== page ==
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Re: Jeremy Corbyn.

Posted: Wed Mar 13, 2019 9:30 pm
by Tubby Isaacs
They have a point that sticking a deal the Commons has rejected into a referendum is a problem.

Not exactly moving towards Remain though, are they? And I guess we've a spell of nonsense ahead of us where they call for a General Election without telling us the Brexit policy.

Re: Jeremy Corbyn.

Posted: Thu Mar 14, 2019 10:05 am
by crabcakes_windermere
Tubby Isaacs wrote:
Wed Mar 13, 2019 9:30 pm
They have a point that sticking a deal the Commons has rejected into a referendum is a problem.
If they'd been actually making an effort to remain all along, I'd be willing to grant them the benefit of the doubt on this. However, given what's actually happening I can just imagine Milne gleefully striking out 'referendum' from documents left, right and centre and chuckling away to himself how he and Jezza fooled everyone again into thinking they'd do what they said they would as opposed to whatever they bloody want.

Re: Jeremy Corbyn.

Posted: Thu Mar 14, 2019 11:15 am
by Abernathy
Tubby Isaacs wrote:
Wed Mar 13, 2019 9:30 pm
They have a point that sticking a deal the Commons has rejected into a referendum is a problem.
I really don't think so. Though the May deal has been twice rejected by parliament, it has the undeniable advantage of being in existence, and of being available. It is, as May herself, and Barnier, and Juncker, and Varadker, and Uncle Tom Cobleigh and all (though not, frustratedly, Uncle Jez Corbyn) keep pointing out, in fact the *only* such deal, and May clearly intends to keep trying to get it accepted. The same cannot be said for Corbyn's phantom alternative deal.

As such, it would, I think, be quite appropriate for it to go forward in the terms of the Kyle/Wilson amendment as the sole alternative to remaining in the EU - giving the country a real opportunity to step back from the madness, galvanising support for Labour in the country (while also playing to Corbyn's alleged strength of hitting the campaign trail), and satisfying the vast majority of Labour party members.

I don't know why Corbyn cannot - or more likely wilfully *will* not, recognise this.

This is incredibly frustrating. It's bleeding obvious - why can't Labour's leader see this ? Surely it can only lead to more defections.

Re: Jeremy Corbyn.

Posted: Thu Mar 14, 2019 3:15 pm
by crabcakes_windermere
Abernathy wrote:
Thu Mar 14, 2019 11:15 am
...giving the country a real opportunity to step back from the madness, galvanising support for Labour in the country (while also playing to Corbyn's alleged strength of hitting the campaign trail)...
Though of course bear in mind his ability and enthusiasm as a campaigner strangely seems to evaporate as soon as it's something he has to support based on a team decision rather than something he chooses for himself.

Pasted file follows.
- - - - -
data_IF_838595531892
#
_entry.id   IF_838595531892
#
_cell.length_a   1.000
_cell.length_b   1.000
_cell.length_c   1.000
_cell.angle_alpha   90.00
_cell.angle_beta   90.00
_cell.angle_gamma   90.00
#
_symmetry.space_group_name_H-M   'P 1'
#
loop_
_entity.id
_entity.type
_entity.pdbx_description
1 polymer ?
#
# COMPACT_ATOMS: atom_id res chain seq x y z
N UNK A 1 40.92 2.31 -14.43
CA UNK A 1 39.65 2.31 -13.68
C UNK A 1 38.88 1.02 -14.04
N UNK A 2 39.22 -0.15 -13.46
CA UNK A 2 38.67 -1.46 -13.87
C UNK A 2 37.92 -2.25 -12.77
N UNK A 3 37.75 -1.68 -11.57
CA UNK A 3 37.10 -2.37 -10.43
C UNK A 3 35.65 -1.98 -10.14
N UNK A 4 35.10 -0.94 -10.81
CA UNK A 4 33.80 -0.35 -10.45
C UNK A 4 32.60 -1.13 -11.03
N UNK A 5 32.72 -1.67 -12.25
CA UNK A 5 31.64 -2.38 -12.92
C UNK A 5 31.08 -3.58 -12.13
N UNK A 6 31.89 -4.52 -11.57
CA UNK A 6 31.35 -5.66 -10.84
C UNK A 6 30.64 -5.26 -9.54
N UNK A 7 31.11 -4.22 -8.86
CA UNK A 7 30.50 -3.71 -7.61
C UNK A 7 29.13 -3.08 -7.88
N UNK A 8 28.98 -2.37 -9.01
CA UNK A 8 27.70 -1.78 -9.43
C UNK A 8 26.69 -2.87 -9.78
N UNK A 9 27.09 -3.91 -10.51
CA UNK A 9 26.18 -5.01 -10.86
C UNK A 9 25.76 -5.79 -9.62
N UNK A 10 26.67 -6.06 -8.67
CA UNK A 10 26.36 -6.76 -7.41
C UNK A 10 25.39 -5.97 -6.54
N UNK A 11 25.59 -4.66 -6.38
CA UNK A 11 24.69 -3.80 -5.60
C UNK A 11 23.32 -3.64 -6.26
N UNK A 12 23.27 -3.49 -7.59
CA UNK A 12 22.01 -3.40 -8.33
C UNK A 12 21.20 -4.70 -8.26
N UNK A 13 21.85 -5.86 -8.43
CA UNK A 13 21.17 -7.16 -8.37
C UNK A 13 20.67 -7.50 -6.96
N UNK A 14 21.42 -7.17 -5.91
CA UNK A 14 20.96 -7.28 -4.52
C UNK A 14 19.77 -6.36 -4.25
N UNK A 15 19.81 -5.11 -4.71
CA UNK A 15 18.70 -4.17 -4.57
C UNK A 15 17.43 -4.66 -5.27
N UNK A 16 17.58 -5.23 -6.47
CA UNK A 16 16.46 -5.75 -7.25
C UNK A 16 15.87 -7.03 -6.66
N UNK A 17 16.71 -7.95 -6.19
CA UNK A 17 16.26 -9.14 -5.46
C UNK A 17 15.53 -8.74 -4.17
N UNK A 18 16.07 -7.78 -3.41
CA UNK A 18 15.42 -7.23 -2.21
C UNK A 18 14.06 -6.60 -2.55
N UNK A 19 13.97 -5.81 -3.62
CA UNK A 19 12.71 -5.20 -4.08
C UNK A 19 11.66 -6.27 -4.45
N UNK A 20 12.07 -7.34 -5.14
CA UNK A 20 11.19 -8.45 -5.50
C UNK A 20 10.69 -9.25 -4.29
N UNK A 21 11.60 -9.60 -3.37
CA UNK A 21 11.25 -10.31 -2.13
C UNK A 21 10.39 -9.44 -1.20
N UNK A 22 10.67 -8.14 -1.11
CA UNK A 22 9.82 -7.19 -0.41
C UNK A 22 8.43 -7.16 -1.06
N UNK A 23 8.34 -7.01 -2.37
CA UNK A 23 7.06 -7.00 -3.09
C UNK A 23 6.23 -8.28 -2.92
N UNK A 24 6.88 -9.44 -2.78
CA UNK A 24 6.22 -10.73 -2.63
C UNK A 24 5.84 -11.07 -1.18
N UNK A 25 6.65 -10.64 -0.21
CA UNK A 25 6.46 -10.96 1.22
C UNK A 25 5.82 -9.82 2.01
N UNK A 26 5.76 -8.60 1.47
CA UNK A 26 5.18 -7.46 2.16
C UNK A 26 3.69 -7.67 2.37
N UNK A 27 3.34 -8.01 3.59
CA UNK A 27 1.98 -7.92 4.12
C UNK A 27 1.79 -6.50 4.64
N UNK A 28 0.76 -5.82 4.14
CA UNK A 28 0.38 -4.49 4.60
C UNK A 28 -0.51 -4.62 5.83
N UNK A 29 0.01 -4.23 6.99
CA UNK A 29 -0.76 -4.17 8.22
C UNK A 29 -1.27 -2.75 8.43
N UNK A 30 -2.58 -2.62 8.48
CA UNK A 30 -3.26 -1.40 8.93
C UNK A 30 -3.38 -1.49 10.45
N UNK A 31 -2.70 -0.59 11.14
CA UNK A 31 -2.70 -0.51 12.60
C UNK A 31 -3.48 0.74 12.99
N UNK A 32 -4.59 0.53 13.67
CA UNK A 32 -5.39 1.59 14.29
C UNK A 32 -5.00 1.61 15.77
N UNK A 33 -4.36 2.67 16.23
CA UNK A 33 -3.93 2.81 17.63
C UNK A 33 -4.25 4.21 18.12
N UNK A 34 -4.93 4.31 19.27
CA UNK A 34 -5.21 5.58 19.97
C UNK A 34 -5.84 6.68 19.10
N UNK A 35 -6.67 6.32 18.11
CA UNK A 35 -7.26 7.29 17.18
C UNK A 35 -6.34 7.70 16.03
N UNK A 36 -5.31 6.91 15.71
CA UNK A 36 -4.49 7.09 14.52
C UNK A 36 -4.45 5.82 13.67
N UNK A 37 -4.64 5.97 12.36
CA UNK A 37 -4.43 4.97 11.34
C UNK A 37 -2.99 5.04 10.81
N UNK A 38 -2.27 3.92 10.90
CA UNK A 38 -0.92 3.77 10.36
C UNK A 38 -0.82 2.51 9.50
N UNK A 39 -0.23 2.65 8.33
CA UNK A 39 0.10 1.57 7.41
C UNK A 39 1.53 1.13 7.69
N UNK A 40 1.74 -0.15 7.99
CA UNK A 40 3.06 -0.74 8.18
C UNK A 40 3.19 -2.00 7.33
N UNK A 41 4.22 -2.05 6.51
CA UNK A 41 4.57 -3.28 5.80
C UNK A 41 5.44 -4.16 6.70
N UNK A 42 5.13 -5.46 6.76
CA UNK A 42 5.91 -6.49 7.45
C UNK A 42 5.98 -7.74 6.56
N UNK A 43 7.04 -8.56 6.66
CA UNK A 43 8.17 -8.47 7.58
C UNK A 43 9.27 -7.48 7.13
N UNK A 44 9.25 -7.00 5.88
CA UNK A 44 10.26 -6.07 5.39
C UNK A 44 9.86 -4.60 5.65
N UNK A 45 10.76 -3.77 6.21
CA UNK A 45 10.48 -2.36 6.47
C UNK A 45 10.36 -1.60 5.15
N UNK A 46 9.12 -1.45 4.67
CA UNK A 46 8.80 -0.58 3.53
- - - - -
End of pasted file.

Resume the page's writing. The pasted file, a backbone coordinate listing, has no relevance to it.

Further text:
If gifted another referendum, ould he dare throw it again with another tepid "Oh no, I support it really, honest" effort? I'd be willing to bet he's witless enough that he would.

Re: Jeremy Corbyn.

Posted: Sun Mar 17, 2019 11:10 am
by Silkyman
He’s said before that he would campaign for Lexit.

Re: Jeremy Corbyn.

Posted: Sun Mar 17, 2019 12:56 pm
by youngian
Brexit: Jeremy Corbyn indicates he could vote leave in a new referendum on Britain's EU membership

Labour leader Jeremy Corbyn has indicated he could vote to leave the EU if there is another Brexit referendum.

Mr Corbyn said how he voted in any future referendum giving the British public a Final Say on Brexit, would depend on the withdrawal deal which is on offer at the time.

He gave a heavily caveated answer when asked if he is “enthusiastic” about the idea of a new referendum, and said that his party might back an amendment calling for one depending on its wording. https://www.independent.co.uk/news/uk/p ... 1552819399


The article is a bit flimsy but supposing Corbyn turned up in a referendum as May's main ally to work the same magic as he did with Cameron, whose loss is that? I'd like to see him explain his protectionist economic plans to Andrew Neil.

Re: Jeremy Corbyn.

Posted: Mon Mar 18, 2019 2:58 pm
by mattomac
I'll happily allow him to campaign for Leave.....

Re: Jeremy Corbyn.

Posted: Mon Mar 18, 2019 3:02 pm
by youngian
mattomac wrote:
Mon Mar 18, 2019 2:58 pm
I'll happily allow him to campaign for Leave.....
This would be the third act of his long game to Remain. He may take a few thousand Lexiters with him but apart from that I don’t see a downside.

Re: Jeremy Corbyn.

Posted: Mon Mar 18, 2019 3:10 pm
by mattomac
Exactly, he wouldn't be a big loss.

Re: Jeremy Corbyn.

Posted: Mon Mar 18, 2019 6:50 pm
by youngian
Constitutional crisis update: The opposition leader has libraries covered

Re: Jeremy Corbyn.

Posted: Mon Mar 18, 2019 7:00 pm
by Malcolm Armsteen
Could it be Alzheimer's?

Re: Jeremy Corbyn.

Posted: Mon Mar 18, 2019 8:18 pm
by youngian
Corbyn to step down in May?

Re: Jeremy Corbyn.

Posted: Mon Mar 18, 2019 8:20 pm
by youngian
Malcolm Armsteen wrote:
Mon Mar 18, 2019 7:00 pm
Could it be Alzheimer's?

Re: Jeremy Corbyn.

Posted: Mon Mar 18, 2019 8:30 pm
by Abernathy
It's lovely to contemplate how the #JC4PM Cult will deal with Magic Grandpa wanting to spend more time with his marrows .

Could be like a re-staging of Pompeii.

Re: Jeremy Corbyn.

Posted: Mon Mar 18, 2019 10:19 pm
by Bones McCoy
Abernathy wrote:
Mon Mar 18, 2019 8:30 pm
It's lovely to contemplate how the #JC4PM Cult will deal with Magic Grandpa wanting to spend more time with his marrows .

Could be like a re-staging of Pompeii.
Frankie Howerd for PM